In 2009, having built sufficient manufacturing capacity, China’s manufacturers entered the market with an aggressive pricing strategy that drove prices down by 42% in one year. Manufacturers in other countries could not compete with the low margins China’s manufacturers were willing to accept, and so – one after another – they failed.

Manufacturers in China were able to take advantage of government loans, grants, free or inexpensive land, low energy costs, and low labor costs to dominate global shipments from 2011 to the present day.

Figure 1 offers average module prices from 2005 through an estimate for 2021. Figure 2 presents shipments from China and the rest of the world from 2007 through 2020.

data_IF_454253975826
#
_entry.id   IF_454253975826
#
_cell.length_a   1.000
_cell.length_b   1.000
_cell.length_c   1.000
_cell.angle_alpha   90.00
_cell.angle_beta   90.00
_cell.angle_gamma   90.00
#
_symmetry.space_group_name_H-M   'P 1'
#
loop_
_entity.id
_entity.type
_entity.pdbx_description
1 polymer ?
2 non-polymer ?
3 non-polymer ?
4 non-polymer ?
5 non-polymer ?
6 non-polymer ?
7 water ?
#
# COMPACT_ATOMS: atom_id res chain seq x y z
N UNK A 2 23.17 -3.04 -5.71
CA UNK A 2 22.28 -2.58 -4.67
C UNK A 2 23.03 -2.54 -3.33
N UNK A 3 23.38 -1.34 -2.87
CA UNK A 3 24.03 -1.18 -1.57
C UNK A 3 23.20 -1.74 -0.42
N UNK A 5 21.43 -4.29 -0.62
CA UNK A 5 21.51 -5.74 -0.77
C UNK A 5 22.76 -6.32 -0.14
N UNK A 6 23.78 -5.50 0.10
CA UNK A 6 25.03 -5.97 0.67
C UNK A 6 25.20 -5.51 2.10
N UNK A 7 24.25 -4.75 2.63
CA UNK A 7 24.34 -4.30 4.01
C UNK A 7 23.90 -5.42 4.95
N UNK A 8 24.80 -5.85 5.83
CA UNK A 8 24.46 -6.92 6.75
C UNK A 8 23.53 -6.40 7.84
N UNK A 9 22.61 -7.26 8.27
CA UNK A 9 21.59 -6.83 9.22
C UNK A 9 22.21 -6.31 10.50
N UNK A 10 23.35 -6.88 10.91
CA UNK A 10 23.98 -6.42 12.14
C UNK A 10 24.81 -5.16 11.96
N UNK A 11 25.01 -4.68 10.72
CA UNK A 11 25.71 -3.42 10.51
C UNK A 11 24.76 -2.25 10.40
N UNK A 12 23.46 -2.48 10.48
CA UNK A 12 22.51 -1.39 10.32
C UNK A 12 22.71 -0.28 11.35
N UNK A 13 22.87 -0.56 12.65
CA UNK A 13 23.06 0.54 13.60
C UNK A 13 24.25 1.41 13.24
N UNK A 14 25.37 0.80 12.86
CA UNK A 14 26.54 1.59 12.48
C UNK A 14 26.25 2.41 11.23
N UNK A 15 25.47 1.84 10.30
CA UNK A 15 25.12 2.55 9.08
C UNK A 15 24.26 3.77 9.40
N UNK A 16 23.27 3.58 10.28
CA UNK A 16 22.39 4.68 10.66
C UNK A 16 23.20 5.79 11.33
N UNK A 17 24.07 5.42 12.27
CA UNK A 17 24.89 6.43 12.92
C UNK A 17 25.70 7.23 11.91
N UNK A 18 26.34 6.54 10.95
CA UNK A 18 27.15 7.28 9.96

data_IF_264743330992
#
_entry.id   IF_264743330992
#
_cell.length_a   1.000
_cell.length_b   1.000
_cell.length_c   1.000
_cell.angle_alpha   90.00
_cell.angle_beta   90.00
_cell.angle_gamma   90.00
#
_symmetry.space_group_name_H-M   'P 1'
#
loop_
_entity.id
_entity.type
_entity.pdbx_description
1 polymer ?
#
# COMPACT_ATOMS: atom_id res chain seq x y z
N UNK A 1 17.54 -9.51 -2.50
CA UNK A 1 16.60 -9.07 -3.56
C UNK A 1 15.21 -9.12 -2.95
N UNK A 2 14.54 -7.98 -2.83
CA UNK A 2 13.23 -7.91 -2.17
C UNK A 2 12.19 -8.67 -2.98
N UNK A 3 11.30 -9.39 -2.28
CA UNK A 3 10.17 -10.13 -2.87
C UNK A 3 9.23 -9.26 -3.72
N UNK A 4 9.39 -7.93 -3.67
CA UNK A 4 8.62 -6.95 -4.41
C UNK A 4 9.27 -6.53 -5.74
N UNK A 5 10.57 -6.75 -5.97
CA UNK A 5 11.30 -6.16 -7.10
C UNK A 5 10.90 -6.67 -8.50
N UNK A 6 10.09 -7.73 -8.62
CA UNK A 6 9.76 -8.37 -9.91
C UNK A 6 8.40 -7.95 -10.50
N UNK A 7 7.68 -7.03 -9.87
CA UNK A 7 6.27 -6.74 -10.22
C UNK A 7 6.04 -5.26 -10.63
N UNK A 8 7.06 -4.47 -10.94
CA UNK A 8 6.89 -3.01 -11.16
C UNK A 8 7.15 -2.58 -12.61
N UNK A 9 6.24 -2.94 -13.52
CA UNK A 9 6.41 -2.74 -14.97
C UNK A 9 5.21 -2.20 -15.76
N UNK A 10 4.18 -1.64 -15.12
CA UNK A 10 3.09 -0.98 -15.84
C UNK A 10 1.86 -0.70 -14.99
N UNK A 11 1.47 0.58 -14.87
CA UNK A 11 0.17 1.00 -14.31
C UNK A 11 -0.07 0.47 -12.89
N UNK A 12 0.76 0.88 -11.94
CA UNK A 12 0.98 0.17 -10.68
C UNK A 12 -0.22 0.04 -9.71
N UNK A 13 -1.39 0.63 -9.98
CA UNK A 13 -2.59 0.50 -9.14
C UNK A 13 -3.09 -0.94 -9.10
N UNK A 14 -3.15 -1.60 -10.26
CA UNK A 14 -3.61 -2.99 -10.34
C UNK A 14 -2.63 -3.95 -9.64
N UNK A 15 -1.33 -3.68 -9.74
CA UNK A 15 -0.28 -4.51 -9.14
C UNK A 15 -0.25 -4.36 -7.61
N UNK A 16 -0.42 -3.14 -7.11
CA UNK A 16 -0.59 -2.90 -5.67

Figure 2 presents shipments from China and the rest of the world from 2007 through 2020.

Why do PV manufacturers fail?

In a perfect world, countries with demand for solar installations would have sufficient manufacturing to meet that demand. There are no perfect worlds. Buyers seek less expensive products.  Meanwhile, manufacturing migrates to lower-cost areas with more manufacturing incentives. Governments, observing decreasing prices and assuming they represent progress, peg aid to further price decreases creating a landscape in which participants continue to chase goals that are, in reality, nothing but mirages.

Using the US as an example, dearly departed manufacturers include Siemens Solar, BP Solar, AstroPower, Evergreen Solar (ribbon), United Solar (a-Si), and the un-dearly departed Solyndra. Over the years, there were acquisitions (BP Solar and Solarex) and (ARCO, Siemens, and Shell Solar).